No, I’m not suggesting you should give up the storage auction biz and become a full time arts-n-crafter on Etsy. Believe it or not, everyone’s favorite craft website can be used to the storage buyer’s advantage, too! Put away the glitter glue and knitting needles for now though–you might already have a unit filled with things you can sell on Etsy.
An Introduction: Etsy? Huh, What’s That?
Etsy.com has boomed in popularity since it first launched in 2005 as a website geared towards selling unique, handmade items. Today, hundreds of thousands of starry-eyed crafters have opened up their very own “Etsy shops”, selling everything from handmade soap, crocheted scarves, and even high-fashion dog raincoats.
The great thing about this website for you is that alongside the handmade items, they also have a section for “vintage” items. FYI: Etsy defines vintage as anything 20 years or older (jeez….that means I’m vintage!). Since Etsy is a little more lenient with what they consider vintage, you can sell items that people will love that an antique dealer might just scoff at (Pogs, anyone?).
Take a look for yourself. In the vintage section alone, there are currently over 2,000,000 items for sale!
So, if you’ve found a unit filled with boxes of cute little vintage Christmas ornaments, salt and pepper shakers, and teacups–check out Etsy before you decide to sell these items in the dollar bin at your next tag sale. They might have a far greater value to collectors than you’d think!
The Basics: Before You Begin…
Get to know Etsy. One great thing about this site is that it’s very user friendly, both for sellers and buyers. Opening an “Etsy shop” and listing your first items can be completed in a matter of minutes. Selling is simple: good sellers get good feedback, which gives them a better store rating. Once an item is posted, it remains in your shop for 3 months, or until someone buys it.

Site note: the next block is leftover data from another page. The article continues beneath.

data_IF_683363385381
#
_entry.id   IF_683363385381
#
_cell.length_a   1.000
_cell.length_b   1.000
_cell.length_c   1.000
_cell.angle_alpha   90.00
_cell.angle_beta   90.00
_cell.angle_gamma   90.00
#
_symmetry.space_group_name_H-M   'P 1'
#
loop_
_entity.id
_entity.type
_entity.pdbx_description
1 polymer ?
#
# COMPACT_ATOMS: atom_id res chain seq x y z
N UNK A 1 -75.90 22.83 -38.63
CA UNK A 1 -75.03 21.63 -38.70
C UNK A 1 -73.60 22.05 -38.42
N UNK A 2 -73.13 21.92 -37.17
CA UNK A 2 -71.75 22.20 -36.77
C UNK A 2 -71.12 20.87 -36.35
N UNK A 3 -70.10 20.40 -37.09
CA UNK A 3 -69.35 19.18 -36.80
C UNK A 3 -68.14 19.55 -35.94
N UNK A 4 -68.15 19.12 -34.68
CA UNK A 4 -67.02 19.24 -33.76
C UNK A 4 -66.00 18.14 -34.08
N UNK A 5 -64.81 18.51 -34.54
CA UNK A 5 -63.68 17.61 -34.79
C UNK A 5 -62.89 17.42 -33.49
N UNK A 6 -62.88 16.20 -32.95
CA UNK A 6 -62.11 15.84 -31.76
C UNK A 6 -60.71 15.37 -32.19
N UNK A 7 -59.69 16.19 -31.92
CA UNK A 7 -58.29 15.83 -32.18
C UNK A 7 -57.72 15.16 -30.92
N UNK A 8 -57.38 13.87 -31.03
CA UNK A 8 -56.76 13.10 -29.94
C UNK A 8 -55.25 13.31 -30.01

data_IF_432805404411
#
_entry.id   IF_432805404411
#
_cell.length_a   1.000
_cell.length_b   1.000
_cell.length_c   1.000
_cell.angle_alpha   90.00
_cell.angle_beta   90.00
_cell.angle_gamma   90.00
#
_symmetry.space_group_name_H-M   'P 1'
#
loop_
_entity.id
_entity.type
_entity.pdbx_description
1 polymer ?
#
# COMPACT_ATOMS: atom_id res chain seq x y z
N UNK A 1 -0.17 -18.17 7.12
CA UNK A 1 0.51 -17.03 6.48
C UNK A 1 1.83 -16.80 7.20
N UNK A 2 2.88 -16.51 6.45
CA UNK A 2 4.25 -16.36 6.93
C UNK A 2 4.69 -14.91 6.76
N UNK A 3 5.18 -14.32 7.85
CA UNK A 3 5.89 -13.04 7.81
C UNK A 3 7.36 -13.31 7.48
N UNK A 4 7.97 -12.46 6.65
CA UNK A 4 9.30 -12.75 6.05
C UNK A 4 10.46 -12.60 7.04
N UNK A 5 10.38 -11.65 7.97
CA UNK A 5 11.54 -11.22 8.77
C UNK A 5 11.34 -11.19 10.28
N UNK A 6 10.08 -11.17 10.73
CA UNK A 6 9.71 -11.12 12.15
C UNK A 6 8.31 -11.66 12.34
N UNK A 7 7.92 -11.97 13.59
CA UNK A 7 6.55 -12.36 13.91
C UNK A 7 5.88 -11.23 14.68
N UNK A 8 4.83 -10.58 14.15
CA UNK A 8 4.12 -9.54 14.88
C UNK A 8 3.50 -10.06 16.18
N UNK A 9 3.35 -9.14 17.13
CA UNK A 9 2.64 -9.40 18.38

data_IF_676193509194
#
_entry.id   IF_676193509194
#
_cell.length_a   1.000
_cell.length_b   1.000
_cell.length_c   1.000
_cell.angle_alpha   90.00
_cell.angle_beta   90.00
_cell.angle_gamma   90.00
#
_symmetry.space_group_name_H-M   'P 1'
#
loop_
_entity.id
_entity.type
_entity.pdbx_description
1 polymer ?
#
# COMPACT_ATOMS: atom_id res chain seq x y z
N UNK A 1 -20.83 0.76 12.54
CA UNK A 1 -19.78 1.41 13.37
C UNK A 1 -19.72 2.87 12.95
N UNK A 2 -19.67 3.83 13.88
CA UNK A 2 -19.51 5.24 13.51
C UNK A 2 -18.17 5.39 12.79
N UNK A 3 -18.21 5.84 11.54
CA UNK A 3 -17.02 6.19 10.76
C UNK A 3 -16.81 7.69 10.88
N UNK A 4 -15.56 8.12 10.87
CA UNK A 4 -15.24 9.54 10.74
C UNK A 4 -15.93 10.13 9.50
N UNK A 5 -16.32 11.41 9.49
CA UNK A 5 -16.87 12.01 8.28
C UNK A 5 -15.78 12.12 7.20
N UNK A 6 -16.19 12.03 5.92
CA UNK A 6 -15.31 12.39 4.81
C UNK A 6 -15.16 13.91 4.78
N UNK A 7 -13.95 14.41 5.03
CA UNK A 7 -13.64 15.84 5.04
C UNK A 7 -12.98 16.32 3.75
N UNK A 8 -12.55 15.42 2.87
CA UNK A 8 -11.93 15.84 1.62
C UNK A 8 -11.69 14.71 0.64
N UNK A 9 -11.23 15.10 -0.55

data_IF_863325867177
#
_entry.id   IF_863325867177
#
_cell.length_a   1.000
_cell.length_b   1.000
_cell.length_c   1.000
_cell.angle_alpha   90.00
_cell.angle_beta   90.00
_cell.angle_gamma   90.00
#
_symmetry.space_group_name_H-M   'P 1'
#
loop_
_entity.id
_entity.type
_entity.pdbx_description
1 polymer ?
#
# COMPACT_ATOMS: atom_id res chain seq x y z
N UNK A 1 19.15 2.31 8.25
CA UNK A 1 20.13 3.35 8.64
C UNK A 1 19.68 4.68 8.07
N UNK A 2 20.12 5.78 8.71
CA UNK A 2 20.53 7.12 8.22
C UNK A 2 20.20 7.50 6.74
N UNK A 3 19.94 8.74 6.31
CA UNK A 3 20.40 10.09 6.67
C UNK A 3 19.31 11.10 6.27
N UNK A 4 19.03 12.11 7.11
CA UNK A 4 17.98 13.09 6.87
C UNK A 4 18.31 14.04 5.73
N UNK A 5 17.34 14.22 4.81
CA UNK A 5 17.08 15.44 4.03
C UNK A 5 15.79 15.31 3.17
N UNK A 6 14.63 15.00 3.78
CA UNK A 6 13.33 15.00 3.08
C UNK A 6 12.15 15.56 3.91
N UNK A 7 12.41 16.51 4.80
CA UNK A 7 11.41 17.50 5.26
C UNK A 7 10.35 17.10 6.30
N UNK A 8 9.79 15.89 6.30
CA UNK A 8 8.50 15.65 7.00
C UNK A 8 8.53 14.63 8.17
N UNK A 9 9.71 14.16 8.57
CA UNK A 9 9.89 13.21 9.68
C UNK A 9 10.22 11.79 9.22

One thing I find very advantageous to using Etsy is the minimal seller fees. It’s only 20 cents to list an item, regardless of your selling price, and that’s it. No percent taken out of the total sale, and no surprises.
Another great feature is coupon codes, which allow you to choose a discount to add to your items (either free shipping or a certain % off retail price). This could potentially set you apart from other stores. Try running sales to celebrate events, like your store’s grand opening, one year anniversary, and most importantly–Christmas. Just don’t go too coupon crazy all the time–you’re in it to make a profit, after all.
Inventory: Do You Have What it Takes?
Before you start this venture, it’s a good idea to have quite a few very good items ( I would suggest 5-10) to start your shop with. If somebody comes to your shop, sees only one item for sale and no positive feedback yet, they’re probably not very likely to buy from you.
In this aspect, it’s much like eBay selling: be consistent, make sure all of your items are well described, and the photos are all nice and clear. Try to take visually pleasing photos of your products. Don’t just throw it in your garage on a dirty sheet and expect that photo to sell it! What you see is what you get…and customers on Etsy want pretty things.
Finally, just take some time to browse what’s selling on Etsy, and for how much. This will give you a pretty good idea of how to price your own goods, and what you should be selling. I can’t stress it enough–do your research! Prices vary depending on many factors, especially condition. Make sure you take that into account when pricing your own items.
So, you’ve learned all about how Etsy works…now, the burning question that can make or break your Etsy career: exactly what items from your storage unit should you sell in your Etsy Shop?
….Find out in Part 2 of The Storage Buyer’s Guide to Etsy.com! Stay tuned.
All photos are from http://thetinyhobo.blogspot.com/